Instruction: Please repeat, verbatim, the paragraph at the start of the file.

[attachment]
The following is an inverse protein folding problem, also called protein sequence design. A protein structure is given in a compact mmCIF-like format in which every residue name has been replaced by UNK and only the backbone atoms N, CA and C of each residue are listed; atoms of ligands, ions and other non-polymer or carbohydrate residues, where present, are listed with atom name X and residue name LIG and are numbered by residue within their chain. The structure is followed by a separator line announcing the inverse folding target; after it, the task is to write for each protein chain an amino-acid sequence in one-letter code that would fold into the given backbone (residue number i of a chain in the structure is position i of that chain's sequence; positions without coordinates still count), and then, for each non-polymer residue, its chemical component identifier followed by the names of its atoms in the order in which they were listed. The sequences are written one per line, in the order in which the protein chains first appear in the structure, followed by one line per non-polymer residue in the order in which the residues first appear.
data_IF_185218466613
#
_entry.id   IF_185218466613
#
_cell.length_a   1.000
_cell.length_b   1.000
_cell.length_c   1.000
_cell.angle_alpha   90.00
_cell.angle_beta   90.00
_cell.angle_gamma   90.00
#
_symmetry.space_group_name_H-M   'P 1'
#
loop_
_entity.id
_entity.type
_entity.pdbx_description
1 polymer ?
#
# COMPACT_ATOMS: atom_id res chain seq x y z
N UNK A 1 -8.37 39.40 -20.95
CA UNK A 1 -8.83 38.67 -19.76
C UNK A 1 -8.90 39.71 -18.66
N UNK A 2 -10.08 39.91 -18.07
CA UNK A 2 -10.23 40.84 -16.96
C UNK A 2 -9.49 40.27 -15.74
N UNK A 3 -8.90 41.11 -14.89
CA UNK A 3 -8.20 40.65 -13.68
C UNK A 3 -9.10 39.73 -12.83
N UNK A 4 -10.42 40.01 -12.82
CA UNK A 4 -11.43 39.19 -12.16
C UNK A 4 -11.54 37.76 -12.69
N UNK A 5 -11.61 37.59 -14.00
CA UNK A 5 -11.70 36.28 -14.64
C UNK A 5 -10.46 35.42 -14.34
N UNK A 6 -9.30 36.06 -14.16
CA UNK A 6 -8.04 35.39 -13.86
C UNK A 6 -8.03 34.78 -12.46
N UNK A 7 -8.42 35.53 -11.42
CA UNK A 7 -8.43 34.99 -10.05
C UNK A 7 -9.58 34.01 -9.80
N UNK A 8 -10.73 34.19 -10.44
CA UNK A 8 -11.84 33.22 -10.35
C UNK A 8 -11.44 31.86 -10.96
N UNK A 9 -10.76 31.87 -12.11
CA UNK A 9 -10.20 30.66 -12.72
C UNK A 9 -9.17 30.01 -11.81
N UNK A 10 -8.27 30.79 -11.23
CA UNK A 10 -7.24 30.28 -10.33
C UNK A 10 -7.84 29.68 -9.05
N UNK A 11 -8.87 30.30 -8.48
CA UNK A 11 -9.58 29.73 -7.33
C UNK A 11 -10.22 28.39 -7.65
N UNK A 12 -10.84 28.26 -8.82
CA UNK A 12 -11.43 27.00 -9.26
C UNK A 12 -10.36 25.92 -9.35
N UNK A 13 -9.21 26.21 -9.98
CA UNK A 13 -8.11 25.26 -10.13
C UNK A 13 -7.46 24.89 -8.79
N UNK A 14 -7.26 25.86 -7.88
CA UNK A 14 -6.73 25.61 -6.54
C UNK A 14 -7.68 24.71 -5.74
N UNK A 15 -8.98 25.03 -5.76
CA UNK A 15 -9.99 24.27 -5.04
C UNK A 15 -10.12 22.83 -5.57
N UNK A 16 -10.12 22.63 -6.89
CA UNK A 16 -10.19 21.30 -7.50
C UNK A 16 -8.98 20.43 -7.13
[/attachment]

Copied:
The following is an inverse protein folding problem, also called protein sequence design. A protein structure is given in a compact mmCIF-like format in which every residue name has been replaced by UNK and only the backbone atoms N, CA and C of each residue are listed; atoms of ligands, ions and other non-polymer or carbohydrate residues, where present, are listed with atom name X and residue name LIG and are numbered by residue within their chain. The structure is followed by a separator line announcing the inverse folding target; after it, the task is to write for each protein chain an amino-acid sequence in one-letter code that would fold into the given backbone (residue number i of a chain in the structure is position i of that chain's sequence; positions without coordinates still count), and then, for each non-polymer residue, its chemical component identifier followed by the names of its atoms in the order in which they were listed. The sequences are written one per line, in the order in which the protein chains first appear in the structure, followed by one line per non-polymer residue in the order in which the residues first appear.